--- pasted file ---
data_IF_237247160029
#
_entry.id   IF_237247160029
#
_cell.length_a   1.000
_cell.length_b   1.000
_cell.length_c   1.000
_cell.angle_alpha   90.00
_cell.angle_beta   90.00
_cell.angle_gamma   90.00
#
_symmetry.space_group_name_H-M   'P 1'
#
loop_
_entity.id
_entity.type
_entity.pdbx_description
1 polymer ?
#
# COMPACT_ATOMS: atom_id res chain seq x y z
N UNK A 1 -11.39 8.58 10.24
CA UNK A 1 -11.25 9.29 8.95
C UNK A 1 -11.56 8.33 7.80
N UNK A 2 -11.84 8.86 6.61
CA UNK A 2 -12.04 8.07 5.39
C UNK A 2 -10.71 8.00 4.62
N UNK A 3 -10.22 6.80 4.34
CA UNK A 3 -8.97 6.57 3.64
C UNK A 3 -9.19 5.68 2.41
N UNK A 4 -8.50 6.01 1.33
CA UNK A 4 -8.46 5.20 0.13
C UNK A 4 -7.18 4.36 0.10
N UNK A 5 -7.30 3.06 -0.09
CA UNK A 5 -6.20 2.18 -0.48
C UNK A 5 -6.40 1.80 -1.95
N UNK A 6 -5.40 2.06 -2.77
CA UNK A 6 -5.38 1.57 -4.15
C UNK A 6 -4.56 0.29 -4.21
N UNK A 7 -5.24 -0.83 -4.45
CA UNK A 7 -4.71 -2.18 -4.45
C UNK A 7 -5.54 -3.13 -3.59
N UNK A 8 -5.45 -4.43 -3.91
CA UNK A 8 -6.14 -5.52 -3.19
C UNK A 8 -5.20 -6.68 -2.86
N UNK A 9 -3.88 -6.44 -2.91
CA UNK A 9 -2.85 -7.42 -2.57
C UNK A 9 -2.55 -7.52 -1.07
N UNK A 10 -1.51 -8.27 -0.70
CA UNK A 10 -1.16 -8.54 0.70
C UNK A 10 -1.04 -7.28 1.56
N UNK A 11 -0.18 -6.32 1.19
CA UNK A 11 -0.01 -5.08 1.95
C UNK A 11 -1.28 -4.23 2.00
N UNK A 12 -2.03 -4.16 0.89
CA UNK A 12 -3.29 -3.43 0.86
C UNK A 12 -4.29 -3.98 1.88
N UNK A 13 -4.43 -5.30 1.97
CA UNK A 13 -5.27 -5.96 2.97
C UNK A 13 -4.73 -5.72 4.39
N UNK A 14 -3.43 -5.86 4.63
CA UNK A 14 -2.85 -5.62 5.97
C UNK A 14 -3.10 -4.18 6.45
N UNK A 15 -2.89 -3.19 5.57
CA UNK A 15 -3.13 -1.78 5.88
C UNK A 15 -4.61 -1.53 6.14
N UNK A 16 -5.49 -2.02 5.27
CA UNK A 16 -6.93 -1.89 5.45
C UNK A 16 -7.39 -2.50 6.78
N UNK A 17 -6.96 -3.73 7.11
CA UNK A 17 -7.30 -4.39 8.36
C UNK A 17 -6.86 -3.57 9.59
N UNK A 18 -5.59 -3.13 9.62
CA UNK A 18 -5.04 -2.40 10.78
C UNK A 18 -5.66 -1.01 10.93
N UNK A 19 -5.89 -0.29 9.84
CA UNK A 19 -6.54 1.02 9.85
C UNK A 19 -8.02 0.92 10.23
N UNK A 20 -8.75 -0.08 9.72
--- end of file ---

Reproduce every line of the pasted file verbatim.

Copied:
data_IF_237247160029
#
_entry.id   IF_237247160029
#
_cell.length_a   1.000
_cell.length_b   1.000
_cell.length_c   1.000
_cell.angle_alpha   90.00
_cell.angle_beta   90.00
_cell.angle_gamma   90.00
#
_symmetry.space_group_name_H-M   'P 1'
#
loop_
_entity.id
_entity.type
_entity.pdbx_description
1 polymer ?
#
# COMPACT_ATOMS: atom_id res chain seq x y z
N UNK A 1 -11.39 8.58 10.24
CA UNK A 1 -11.25 9.29 8.95
C UNK A 1 -11.56 8.33 7.80
N UNK A 2 -11.84 8.86 6.61
CA UNK A 2 -12.04 8.07 5.39
C UNK A 2 -10.71 8.00 4.62
N UNK A 3 -10.22 6.80 4.34
CA UNK A 3 -8.97 6.57 3.64
C UNK A 3 -9.19 5.68 2.41
N UNK A 4 -8.50 6.01 1.33
CA UNK A 4 -8.46 5.20 0.13
C UNK A 4 -7.18 4.36 0.10
N UNK A 5 -7.30 3.06 -0.09
CA UNK A 5 -6.20 2.18 -0.48
C UNK A 5 -6.40 1.80 -1.95
N UNK A 6 -5.40 2.06 -2.77
CA UNK A 6 -5.38 1.57 -4.15
C UNK A 6 -4.56 0.29 -4.21
N UNK A 7 -5.24 -0.83 -4.45
CA UNK A 7 -4.71 -2.18 -4.45
C UNK A 7 -5.54 -3.13 -3.59
N UNK A 8 -5.45 -4.43 -3.91
CA UNK A 8 -6.14 -5.52 -3.19
C UNK A 8 -5.20 -6.68 -2.86
N UNK A 9 -3.88 -6.44 -2.91
CA UNK A 9 -2.85 -7.42 -2.57
C UNK A 9 -2.55 -7.52 -1.07
N UNK A 10 -1.51 -8.27 -0.70
CA UNK A 10 -1.16 -8.54 0.70
C UNK A 10 -1.04 -7.28 1.56
N UNK A 11 -0.18 -6.32 1.19
CA UNK A 11 -0.01 -5.08 1.95
C UNK A 11 -1.28 -4.23 2.00
N UNK A 12 -2.03 -4.16 0.89
CA UNK A 12 -3.29 -3.43 0.86
C UNK A 12 -4.29 -3.98 1.88
N UNK A 13 -4.43 -5.30 1.97
CA UNK A 13 -5.27 -5.96 2.97
C UNK A 13 -4.73 -5.72 4.39
N UNK A 14 -3.43 -5.86 4.63
CA UNK A 14 -2.85 -5.62 5.97
C UNK A 14 -3.10 -4.18 6.45
N UNK A 15 -2.89 -3.19 5.57
CA UNK A 15 -3.13 -1.78 5.88
C UNK A 15 -4.61 -1.53 6.14
N UNK A 16 -5.49 -2.02 5.27
CA UNK A 16 -6.93 -1.89 5.45
C UNK A 16 -7.39 -2.50 6.78
N UNK A 17 -6.96 -3.73 7.11
CA UNK A 17 -7.30 -4.39 8.36
C UNK A 17 -6.86 -3.57 9.59
N UNK A 18 -5.59 -3.13 9.62
CA UNK A 18 -5.04 -2.40 10.78
C UNK A 18 -5.66 -1.01 10.93
N UNK A 19 -5.89 -0.29 9.84
CA UNK A 19 -6.54 1.02 9.85
C UNK A 19 -8.02 0.92 10.23
N UNK A 20 -8.75 -0.08 9.72